Tobacco: The Smoking Gun | Center on Addiction

Tobacco: The Smoking Gun

Tobacco: The Smoking Gun

Published: October 2007

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Nicotine/tobacco addiction is a known public health threat. Less well known, however, is that tobacco use at a young age can set children and adolescents down a path of lifelong nicotine addiction, chronic illness and premature death.


CASAColumbia’s work for this white paper involved:

  • An extensive review of publications reporting cigarette and other tobacco product addiction statistics, as well as other research on the damaging effects of nicotine on the adolescent brain
  • Analyses of the statistical connection between early tobacco use and increased risk of alcohol and other drug use and dependence


This report found that the nicotine in tobacco products poses a significant danger of causing structural and chemical changes in developing brains that can make teens more vulnerable to alcohol and other drug addiction, as well as to mental illness. Teens who reported smoking were 9 times likelier to have met the clinical criteria for past-year alcohol abuse or dependence and 13 times likelier to have met the clinical criteria for illegal drug abuse and dependence than teens who didn’t smoke.

Compared to 12-to-17-year-olds who didn’t smoke, those who did were more than 5 times likelier to drink and 13 times likelier to use marijuana. Compared to those who have never smoked, those who began smoking at age 12 or younger were:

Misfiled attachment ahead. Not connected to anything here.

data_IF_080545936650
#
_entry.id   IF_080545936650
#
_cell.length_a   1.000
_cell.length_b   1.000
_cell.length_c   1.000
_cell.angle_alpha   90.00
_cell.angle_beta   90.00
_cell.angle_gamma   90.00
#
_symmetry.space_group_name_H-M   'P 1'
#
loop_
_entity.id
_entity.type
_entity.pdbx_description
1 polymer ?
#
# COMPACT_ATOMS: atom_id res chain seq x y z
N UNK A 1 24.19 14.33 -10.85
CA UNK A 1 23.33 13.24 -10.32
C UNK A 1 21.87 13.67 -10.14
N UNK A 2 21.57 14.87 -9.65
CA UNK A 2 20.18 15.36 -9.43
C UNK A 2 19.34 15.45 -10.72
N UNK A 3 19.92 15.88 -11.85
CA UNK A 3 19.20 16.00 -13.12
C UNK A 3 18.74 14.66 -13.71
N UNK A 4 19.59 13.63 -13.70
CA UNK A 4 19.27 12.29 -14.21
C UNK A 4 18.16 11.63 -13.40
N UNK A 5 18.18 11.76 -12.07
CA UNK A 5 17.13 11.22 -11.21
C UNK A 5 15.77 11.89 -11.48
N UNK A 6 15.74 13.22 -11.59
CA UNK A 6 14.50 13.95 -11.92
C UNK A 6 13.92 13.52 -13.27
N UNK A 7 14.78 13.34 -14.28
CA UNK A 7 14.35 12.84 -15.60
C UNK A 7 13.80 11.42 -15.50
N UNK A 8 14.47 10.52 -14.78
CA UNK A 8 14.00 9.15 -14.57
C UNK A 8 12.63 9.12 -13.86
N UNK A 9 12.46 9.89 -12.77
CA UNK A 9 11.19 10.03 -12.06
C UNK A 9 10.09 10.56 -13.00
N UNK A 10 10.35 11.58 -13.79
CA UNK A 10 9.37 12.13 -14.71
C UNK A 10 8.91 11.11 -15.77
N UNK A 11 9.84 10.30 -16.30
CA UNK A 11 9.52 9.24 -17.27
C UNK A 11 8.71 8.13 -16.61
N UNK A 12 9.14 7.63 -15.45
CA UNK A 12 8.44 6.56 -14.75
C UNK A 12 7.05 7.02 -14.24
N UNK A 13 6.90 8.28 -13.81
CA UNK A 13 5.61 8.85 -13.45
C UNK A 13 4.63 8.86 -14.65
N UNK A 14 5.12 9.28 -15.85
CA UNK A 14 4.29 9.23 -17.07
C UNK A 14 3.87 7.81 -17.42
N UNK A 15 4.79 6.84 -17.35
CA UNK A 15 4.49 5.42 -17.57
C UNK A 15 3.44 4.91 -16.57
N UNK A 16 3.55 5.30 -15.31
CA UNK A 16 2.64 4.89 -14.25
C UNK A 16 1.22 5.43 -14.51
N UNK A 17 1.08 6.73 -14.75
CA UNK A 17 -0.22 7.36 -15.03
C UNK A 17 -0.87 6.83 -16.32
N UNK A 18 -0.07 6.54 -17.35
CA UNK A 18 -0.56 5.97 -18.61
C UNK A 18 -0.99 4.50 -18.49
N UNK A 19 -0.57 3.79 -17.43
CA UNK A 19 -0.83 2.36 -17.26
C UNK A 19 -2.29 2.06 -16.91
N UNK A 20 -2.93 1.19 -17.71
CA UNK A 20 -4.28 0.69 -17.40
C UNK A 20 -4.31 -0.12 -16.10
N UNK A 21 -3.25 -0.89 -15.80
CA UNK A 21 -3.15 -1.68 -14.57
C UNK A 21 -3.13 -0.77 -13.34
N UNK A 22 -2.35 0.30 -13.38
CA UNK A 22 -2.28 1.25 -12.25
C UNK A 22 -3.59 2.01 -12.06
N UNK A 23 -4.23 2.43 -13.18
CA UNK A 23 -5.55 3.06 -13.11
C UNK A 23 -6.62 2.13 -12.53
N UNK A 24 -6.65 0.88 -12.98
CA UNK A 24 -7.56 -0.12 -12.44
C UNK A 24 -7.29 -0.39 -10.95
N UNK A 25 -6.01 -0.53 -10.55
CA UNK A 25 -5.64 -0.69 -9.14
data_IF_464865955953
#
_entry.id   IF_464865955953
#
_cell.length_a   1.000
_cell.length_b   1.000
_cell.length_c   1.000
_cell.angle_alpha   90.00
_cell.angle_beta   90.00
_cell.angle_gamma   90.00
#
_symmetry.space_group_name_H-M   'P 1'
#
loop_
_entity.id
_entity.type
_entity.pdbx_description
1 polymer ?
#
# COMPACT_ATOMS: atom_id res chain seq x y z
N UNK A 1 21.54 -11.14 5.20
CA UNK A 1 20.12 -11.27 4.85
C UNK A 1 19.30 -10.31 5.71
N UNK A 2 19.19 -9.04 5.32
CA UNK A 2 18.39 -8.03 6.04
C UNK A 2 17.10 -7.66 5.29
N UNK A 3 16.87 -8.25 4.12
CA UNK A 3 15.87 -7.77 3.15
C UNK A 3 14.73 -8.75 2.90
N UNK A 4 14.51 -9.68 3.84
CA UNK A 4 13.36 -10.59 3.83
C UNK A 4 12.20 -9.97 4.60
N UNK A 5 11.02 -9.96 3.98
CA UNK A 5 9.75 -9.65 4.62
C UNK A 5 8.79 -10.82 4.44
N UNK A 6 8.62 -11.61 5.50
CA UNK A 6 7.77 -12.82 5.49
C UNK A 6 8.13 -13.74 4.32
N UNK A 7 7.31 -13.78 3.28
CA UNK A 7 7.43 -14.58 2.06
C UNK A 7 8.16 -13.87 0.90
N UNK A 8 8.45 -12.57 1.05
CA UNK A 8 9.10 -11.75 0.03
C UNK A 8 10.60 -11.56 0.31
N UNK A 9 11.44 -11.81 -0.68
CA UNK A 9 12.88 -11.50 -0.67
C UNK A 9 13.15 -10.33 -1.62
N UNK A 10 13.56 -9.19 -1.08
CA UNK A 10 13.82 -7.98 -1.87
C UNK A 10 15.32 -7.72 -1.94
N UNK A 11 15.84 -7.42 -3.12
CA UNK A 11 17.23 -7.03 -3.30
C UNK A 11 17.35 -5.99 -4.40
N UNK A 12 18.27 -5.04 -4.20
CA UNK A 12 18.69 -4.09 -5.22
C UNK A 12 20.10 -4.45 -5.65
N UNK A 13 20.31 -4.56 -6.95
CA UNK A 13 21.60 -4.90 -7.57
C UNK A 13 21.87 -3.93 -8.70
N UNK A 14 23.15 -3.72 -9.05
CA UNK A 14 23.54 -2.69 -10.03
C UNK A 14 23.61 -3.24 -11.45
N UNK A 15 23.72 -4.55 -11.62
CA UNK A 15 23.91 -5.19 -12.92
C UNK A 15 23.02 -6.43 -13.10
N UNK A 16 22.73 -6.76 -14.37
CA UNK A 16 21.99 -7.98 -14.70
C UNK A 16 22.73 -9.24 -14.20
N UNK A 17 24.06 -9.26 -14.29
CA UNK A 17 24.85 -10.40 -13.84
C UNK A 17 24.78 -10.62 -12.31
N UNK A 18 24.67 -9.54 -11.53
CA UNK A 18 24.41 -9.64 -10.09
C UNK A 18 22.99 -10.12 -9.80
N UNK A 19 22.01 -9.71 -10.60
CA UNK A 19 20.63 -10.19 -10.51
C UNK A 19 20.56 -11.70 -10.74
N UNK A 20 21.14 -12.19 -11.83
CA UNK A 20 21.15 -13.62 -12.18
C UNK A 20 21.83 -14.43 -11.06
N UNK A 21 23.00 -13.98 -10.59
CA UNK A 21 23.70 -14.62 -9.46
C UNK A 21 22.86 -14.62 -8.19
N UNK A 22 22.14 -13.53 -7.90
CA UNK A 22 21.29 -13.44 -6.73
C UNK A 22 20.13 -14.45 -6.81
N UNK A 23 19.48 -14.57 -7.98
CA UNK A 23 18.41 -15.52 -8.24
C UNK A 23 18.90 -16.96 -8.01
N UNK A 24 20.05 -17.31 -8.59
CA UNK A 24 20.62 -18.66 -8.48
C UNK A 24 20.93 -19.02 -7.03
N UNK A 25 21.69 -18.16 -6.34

• More than 3 times likelier to binge drink
  • Nearly 15 times likelier to have smoked marijuana
  • Nearly 7 times likelier to have used other illegal drugs such as heroin and cocaine

The report also found that among teens ages 12 to 17, twice as many smokers as nonsmokers suffered from symptoms of depression in the past year. Teens who reported early initiation of smoking were more likely to have experienced serious feelings of hopelessness, depression and worthlessness in the past year.

The research presented in this white paper adds to the long-established consequences of tobacco use and puts to rest any question about the profound harm associated with early exposure to nicotine. The powerful connection between early initiation of smoking and heightened risk for alcohol and illegal drug use and abuse and certain mental disorders, as well as the substantial social and economic burden associated with each of these conditions, highlights the tremendous public health problem of youth tobacco use and the urgent need to prevent and reduce it.


Based on the findings of the white paper, recommendations include:

  • Sharply restricting all tobacco advertising, marketing and promotion
  • Stepping up evidence-based prevention and cessation efforts, including counteradvertising programs
  • Giving the Food and Drug Administration (FDA) comprehensive authority to regulate tobacco
  • Mandating evidence-based tobacco cessation in substance abuse treatment and mental health care settings
  • Enforcing laws restricting sale of tobacco to minors and enacting indoor and outdoor clean air laws to limit children’s exposure to secondhand smoke

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